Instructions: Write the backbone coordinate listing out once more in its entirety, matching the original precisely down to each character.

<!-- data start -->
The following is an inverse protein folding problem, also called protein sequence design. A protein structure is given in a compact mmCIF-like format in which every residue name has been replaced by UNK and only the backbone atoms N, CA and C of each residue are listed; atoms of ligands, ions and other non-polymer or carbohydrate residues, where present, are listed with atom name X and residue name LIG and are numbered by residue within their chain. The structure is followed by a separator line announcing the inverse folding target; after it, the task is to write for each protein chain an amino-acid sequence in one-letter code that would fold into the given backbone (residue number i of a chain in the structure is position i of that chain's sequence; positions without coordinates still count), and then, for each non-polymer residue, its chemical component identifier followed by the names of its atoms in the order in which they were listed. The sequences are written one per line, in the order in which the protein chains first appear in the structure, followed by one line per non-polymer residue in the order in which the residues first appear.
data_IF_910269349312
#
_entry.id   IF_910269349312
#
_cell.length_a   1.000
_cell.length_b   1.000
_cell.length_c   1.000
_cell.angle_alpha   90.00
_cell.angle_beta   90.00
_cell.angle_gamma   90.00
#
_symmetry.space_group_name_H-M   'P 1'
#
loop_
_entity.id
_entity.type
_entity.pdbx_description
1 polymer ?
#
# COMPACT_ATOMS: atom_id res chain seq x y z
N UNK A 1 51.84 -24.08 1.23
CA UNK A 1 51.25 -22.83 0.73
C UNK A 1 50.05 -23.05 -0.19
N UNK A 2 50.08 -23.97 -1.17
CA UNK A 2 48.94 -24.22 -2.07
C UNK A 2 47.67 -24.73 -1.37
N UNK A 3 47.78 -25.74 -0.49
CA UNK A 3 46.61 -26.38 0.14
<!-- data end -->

The following is an inverse protein folding problem, also called protein sequence design. A protein structure is given in a compact mmCIF-like format in which every residue name has been replaced by UNK and only the backbone atoms N, CA and C of each residue are listed; atoms of ligands, ions and other non-polymer or carbohydrate residues, where present, are listed with atom name X and residue name LIG and are numbered by residue within their chain. The structure is followed by a separator line announcing the inverse folding target; after it, the task is to write for each protein chain an amino-acid sequence in one-letter code that would fold into the given backbone (residue number i of a chain in the structure is position i of that chain's sequence; positions without coordinates still count), and then, for each non-polymer residue, its chemical component identifier followed by the names of its atoms in the order in which they were listed. The sequences are written one per line, in the order in which the protein chains first appear in the structure, followed by one line per non-polymer residue in the order in which the residues first appear.
data_IF_910269349312
#
_entry.id   IF_910269349312
#
_cell.length_a   1.000
_cell.length_b   1.000
_cell.length_c   1.000
_cell.angle_alpha   90.00
_cell.angle_beta   90.00
_cell.angle_gamma   90.00
#
_symmetry.space_group_name_H-M   'P 1'
#
loop_
_entity.id
_entity.type
_entity.pdbx_description
1 polymer ?
#
# COMPACT_ATOMS: atom_id res chain seq x y z
N UNK A 1 51.84 -24.08 1.23
CA UNK A 1 51.25 -22.83 0.73
C UNK A 1 50.05 -23.05 -0.19
N UNK A 2 50.08 -23.97 -1.17
CA UNK A 2 48.94 -24.22 -2.07
C UNK A 2 47.67 -24.73 -1.37
N UNK A 3 47.78 -25.74 -0.49
CA UNK A 3 46.61 -26.38 0.14